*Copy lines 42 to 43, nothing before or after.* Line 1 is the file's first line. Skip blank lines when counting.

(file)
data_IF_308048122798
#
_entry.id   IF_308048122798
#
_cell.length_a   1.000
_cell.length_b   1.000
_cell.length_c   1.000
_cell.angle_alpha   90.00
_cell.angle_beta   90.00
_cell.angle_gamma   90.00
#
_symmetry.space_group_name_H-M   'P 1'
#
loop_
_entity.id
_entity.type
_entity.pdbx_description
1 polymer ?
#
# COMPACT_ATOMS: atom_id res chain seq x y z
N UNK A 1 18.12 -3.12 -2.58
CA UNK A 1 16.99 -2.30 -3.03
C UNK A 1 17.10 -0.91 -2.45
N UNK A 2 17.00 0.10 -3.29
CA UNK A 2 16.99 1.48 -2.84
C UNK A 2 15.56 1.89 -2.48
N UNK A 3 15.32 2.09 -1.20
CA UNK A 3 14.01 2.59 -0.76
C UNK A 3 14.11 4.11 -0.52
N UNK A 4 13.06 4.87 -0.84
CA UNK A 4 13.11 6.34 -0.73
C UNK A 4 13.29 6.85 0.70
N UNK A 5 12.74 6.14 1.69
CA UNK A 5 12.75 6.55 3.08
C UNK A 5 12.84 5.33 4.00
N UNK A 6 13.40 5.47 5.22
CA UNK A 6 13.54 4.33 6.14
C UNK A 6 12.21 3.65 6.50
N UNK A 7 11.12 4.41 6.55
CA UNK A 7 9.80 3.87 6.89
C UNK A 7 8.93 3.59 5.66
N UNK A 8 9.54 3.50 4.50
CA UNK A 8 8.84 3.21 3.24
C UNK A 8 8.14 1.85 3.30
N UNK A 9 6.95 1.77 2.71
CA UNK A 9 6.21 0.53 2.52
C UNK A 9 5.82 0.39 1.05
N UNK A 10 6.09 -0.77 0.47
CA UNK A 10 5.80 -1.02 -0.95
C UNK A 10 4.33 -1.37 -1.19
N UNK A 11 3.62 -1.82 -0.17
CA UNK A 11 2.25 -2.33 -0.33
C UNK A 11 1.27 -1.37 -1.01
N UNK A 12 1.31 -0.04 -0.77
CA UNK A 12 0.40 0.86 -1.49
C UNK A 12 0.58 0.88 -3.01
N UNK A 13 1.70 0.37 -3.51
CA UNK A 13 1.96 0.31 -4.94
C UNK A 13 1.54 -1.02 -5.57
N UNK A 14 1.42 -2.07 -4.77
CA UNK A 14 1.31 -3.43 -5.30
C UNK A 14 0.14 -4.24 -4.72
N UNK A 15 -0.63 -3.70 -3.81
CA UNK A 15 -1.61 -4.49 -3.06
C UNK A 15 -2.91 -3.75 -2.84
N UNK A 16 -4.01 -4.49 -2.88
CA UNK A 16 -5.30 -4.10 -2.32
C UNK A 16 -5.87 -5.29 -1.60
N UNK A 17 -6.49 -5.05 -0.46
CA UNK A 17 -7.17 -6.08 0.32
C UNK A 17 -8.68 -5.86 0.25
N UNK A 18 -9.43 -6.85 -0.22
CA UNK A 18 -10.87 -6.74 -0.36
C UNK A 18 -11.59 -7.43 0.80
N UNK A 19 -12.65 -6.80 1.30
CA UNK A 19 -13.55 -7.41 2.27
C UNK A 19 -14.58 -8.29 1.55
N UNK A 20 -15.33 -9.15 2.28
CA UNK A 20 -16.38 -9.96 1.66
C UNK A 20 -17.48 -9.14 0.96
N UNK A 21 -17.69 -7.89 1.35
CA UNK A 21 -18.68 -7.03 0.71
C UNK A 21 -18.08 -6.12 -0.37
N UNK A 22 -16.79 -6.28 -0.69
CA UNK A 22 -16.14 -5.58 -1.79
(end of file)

N UNK A 8 9.54 3.50 4.50
CA UNK A 8 8.84 3.21 3.24